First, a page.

ABR demonstrates adaptive controller to Justin Trudeau
Blog post posted May 11, 2017 by Peter Suma
On May 11, 2017 ABR demonstrated ABR Reach, our neuromorphic adaptive robot arm controller, at the grand opening of OneEleven's new space.
OneEleven is Canada’s largest scale-up innovation hub, and the home of ABR’s Toronto office. Prime Minister Justin Trudeau attended the grand opening and visited with Applied Brain Research.
ABR is a leading edge neuromorphics company. We use our neural computing methods and tools, such as our neural compiler Nengo and ABR Reach, to develop leading edge solutions for customers in cognitive computing, robotics and large scale manufacturing markets. Whether it’s assembly processes that cannot be automated with traditional robotics or research into the feasibility of compliant robots designed to work with humans, ABR brings the best team of AI, robotic and neuromorphic scientists to work on our client’s challenging projects. ABR has a strong base of existing technologies, such as Reach, available for license to speed the development of customer solutions.
Dr. Eliasmith demonstrated the ABR Reach robotic arm controller interactively to Prime Minister Trudeau, highlighting Reach’s ability to adapt to unexpected forces and unknown tools, just like the human motor control system after which it was modelled.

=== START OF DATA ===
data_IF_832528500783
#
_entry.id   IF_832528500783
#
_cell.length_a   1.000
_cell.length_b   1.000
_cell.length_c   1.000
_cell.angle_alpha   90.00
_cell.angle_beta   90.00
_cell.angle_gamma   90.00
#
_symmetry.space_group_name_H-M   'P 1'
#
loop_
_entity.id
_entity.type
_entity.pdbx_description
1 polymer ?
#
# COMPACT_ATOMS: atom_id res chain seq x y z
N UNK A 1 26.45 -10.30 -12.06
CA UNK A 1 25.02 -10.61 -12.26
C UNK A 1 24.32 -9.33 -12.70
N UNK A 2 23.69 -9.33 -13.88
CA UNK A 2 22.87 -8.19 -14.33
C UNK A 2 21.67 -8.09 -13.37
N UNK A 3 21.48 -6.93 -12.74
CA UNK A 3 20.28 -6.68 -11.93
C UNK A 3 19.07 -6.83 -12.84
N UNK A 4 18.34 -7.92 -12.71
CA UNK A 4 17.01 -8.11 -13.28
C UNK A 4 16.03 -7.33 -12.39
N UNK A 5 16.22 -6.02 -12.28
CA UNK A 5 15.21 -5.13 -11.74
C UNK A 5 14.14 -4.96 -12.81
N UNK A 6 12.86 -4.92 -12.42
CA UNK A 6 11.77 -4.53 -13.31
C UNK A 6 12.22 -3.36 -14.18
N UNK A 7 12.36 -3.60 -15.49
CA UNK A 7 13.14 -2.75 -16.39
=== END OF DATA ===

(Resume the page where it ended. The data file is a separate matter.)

ABR Reach began as the PhD thesis of Dr. Travis DeWolf, under the supervision of Dr. Eliasmith at the University of Waterloo’s Centre for Theoretical Neuroscience, and has since been extended and patented by ABR. The original research was published in November, 2016, and Reach is now being advanced to increase its tool manipulation abilities for use in commercial applications.
For the demonstration ABR used Reach to control the Kinova Jaco2 robotic arm, a great Canadian robot whose Montreal headquarters the Prime Minister visited earlier in the year. The ABR team was impressed with the Prime Minister’s detailed questions, showing his general understanding of robotic control systems and disruptive potential and applications of artificial intelligence in the robotics markets.
You’re taking this to the next level with how it thinks, how it learns, and how it reacts…the simulated neural networks you’re creating through this can apply to this [robot] – it’s just a great visualization – but of course this applies to thousands of things.
To learn more about Reach and our work on adaptive control, see the adaptive control page.